Little Theatre to present musical about the American experience
Greenwood Little Theatre’s upcoming production is the telling — or more so the singing — of the American experience.
“Ragtime: The Musical,” which opens at 7 p.m. Thursday at the W.M. Whittington Jr. Playhouse, presents the “story of three major groups of people at the dawn of the century in 1906,” said Will Perkins, the musical’s director.
Set in New York City, the musical’s three groups each depict a different facet of American life, encompassing various races and socioeconomic backgrounds.
There is the African American group, represented by the Harlem musician Coalhouse Walker Jr., and the community of Eastern European immigrants, represented by Tateh, a Jewish immigrant from Latvia. Finally, there are the upper-class suburbanites, represented by Mother, the matriarch of a family residing in the posh, nearby town of New Rochelle.
The three groups’ lives “become intertwined in a way they couldn’t foresee happening and couldn’t prevent from happening,” Perkins said.
Interspersed within the arcs of the groups’ converging stories are the appearances of nonfictional figures of the time, such as magician Harry Houdini, financier J.P. Morgan and educator and prominent African American leader Booker T. Washington.
The musical itself is based on a 1975 award-winning novel of the same name by E.L. Doctorow.
It wasn’t until December of 1996 when “Ragtime” debuted at the Toronto Center for the Performing Arts in Canada. Since then, the musical has been performed on Broadway in New York, on West End in London and in a number of regional productions.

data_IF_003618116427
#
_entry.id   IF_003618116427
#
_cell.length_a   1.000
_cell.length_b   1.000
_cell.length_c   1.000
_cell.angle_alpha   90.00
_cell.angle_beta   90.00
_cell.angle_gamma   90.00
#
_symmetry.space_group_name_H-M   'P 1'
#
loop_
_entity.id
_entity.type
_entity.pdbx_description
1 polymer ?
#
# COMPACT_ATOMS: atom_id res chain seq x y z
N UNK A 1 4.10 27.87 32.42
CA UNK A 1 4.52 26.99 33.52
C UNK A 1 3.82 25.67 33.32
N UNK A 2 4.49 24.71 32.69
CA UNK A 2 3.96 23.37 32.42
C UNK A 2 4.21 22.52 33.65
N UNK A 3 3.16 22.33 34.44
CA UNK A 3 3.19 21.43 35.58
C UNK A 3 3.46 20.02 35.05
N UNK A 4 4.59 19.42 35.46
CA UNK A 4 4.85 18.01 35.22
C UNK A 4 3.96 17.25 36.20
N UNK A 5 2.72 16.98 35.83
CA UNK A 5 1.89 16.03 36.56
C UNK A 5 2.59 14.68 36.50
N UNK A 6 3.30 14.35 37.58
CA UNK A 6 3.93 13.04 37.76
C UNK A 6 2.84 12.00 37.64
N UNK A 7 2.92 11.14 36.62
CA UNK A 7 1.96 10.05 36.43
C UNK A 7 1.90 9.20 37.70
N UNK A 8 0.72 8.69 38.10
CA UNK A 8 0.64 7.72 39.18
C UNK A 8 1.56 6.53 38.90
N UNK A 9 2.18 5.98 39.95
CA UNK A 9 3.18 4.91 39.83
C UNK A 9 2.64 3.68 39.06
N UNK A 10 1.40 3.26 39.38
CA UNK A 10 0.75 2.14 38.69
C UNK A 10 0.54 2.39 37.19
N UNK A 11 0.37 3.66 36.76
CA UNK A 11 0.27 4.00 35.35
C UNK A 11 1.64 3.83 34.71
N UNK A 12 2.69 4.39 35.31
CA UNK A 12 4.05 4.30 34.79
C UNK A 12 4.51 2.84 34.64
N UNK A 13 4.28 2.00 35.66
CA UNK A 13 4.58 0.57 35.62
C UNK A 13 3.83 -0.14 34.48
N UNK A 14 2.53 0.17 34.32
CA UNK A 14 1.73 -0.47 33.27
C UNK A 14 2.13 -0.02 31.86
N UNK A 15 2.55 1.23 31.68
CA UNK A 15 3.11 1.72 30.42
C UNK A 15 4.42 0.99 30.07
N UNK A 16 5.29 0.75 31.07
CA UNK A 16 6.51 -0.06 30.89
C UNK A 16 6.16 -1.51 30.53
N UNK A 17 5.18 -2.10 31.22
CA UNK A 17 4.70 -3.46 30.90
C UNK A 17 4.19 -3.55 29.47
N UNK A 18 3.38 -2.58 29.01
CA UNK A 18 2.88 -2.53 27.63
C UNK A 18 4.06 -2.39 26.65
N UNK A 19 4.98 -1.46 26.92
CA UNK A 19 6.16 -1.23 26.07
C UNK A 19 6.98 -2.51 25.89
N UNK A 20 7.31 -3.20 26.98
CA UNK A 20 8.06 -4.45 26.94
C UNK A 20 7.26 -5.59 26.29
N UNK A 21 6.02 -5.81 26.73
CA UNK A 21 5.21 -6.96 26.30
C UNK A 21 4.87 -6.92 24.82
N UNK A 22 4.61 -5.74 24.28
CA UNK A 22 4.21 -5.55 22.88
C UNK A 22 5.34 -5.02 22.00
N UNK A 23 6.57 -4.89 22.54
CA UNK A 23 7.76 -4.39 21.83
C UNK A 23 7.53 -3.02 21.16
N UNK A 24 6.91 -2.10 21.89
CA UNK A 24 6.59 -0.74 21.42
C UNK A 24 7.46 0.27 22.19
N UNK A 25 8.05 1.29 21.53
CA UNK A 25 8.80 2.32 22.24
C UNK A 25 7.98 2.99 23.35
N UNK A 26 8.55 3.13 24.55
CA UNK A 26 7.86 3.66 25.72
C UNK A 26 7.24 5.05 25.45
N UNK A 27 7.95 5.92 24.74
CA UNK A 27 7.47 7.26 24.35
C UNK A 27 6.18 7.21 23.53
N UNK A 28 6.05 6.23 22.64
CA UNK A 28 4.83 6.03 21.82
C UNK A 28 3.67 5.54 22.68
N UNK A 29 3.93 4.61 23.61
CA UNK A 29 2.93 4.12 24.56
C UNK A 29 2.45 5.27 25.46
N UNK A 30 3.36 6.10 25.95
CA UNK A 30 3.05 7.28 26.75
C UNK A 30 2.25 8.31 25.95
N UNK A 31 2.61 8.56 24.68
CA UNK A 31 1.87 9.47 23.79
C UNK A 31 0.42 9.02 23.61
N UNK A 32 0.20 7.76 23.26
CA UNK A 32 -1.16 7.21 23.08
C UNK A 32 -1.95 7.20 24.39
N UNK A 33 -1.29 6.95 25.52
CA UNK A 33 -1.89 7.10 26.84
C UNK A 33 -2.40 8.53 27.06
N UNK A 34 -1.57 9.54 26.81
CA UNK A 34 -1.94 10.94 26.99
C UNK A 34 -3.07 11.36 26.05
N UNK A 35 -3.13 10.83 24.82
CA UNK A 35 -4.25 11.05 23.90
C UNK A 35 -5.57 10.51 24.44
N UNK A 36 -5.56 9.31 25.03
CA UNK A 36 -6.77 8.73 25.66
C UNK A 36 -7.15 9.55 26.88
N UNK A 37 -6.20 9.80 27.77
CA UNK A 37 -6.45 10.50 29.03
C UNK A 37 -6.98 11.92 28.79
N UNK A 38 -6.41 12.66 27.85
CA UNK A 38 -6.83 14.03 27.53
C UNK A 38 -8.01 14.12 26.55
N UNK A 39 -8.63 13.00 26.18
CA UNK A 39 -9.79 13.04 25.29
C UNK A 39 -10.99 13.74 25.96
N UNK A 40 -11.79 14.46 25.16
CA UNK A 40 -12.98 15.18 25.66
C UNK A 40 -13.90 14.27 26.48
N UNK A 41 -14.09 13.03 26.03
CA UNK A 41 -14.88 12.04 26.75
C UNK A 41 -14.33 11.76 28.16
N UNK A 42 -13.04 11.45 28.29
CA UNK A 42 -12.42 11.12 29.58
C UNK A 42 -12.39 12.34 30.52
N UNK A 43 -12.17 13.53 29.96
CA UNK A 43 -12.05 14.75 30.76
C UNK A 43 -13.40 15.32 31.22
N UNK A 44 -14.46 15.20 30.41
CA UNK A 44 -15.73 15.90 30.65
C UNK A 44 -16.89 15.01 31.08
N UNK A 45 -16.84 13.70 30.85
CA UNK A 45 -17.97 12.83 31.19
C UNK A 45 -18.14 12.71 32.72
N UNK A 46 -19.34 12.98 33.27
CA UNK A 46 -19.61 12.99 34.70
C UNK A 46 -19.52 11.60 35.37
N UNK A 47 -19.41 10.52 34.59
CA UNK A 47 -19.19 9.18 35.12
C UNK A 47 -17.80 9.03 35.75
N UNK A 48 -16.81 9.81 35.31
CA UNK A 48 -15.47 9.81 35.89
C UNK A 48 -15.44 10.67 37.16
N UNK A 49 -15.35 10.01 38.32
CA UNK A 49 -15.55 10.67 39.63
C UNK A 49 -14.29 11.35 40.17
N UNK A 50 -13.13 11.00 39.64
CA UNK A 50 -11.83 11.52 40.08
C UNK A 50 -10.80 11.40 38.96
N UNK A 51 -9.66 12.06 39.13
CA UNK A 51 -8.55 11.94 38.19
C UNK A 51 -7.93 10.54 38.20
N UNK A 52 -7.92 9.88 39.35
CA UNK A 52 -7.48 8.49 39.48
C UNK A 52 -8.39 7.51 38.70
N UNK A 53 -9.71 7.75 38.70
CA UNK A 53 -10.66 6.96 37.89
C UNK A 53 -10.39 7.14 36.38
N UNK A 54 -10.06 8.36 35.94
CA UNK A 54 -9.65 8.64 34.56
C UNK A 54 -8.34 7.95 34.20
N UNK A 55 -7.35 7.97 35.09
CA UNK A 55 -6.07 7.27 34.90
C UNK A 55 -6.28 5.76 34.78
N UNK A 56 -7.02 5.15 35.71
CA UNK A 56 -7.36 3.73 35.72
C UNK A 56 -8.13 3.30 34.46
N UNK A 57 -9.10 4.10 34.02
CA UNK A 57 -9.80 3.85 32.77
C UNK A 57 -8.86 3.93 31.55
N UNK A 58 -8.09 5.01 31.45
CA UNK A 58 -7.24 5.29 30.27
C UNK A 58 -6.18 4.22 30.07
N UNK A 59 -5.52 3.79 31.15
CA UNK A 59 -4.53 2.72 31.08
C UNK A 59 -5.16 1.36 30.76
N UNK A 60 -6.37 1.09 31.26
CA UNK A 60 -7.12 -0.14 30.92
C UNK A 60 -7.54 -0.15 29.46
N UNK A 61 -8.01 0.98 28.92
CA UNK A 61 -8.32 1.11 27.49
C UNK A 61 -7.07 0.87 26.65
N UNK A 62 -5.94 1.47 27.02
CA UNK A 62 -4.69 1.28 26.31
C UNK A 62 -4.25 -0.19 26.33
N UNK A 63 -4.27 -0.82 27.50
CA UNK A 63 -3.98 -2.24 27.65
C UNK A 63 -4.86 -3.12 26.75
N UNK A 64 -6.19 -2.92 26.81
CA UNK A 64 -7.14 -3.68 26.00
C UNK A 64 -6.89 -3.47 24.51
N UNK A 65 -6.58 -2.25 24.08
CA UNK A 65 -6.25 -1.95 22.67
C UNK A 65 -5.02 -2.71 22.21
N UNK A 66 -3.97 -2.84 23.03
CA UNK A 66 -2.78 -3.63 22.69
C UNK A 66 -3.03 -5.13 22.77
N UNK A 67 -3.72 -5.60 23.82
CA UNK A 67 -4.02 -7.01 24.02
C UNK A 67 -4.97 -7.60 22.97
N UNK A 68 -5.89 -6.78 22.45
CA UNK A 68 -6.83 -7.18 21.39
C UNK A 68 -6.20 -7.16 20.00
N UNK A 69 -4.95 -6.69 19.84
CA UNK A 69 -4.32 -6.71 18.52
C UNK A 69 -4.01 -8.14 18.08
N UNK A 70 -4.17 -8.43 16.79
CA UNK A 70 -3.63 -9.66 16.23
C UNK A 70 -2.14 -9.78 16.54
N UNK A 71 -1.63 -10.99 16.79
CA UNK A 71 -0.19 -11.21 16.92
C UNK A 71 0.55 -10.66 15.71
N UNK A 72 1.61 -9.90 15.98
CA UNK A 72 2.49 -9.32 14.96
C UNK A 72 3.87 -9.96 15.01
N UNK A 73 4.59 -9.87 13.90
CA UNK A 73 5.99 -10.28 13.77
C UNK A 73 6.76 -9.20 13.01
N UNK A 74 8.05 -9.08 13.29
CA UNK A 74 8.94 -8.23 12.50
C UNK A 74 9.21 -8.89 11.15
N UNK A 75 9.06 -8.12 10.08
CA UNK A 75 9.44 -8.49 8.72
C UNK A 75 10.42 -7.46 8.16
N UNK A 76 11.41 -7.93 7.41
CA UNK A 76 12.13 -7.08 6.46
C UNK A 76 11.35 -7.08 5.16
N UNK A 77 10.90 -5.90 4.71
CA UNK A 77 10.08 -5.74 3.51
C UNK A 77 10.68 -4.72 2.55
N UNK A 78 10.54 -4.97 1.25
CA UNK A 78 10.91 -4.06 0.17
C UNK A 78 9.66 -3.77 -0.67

The show was written by Terrence McNally, with music composed by Lynn Ahrens and lyrics written by Stephen Flaherty.
Perkins first became aware of “Ragtime” when he bought the musical’s soundtrack in eighth grade. Afterward, he bought the novel and has “been in love with the power of the story and the energy of the songs since,” he said.
In the 2000s, he saw a live production of the musical at Thalia Mara Hall in Jackson.
Pre-production for the musical began in December with casting. “Face-to-face” rehearsal began in March.
“We’ve just been powering through since then,” Perkins said.
There are differences when it comes to producing a musical versus a play. For one, musicals rely on a bigger cast, the director said. There are more than 30 characters listed in the musical’s program.
“We rely on as many people who we can get, working around their personal schedules and what not,” Perkins said. “It’s a logistics issue.”
Regardless, the director said everyone was able to work together.
“It’s the genesis of what community theater is about,” Perkins said, adding that the cast for the musical has been one of the best casts with whom he has worked.
“We all share a vision and common message that we’re putting out. ... There are shows where you can just tell people are reading the script, and there are shows where people are passionate about it.”
Perkins hopes for a large turnout for “Ragtime,” saying that issues the production touches on are still very relevant, notwithstanding the fact it’s based on a 1970s book set in the early 1900s.
“The show deals with issues of class, it deals with issues of gender, it deals with issues of the African American community and the white community,” as well as poverty and affluence, Perkins said, explaining there will be some adult language and content, gunfire and strobe lights that may be unsuitable for some younger viewers.
Though the show is not a “nostalgic look” by any means, Perkins said the “issues of 1906 are still the issues of 2019.”
“Come see this beautiful, fun, at times comedic, at times deeply emotional musical that is being performed by very raw passion,” Perkins said.
Showtimes are 7 p.m. Thursday and Friday and 2 p.m. Saturday, June 8, and Sunday, June 9, at the playhouse.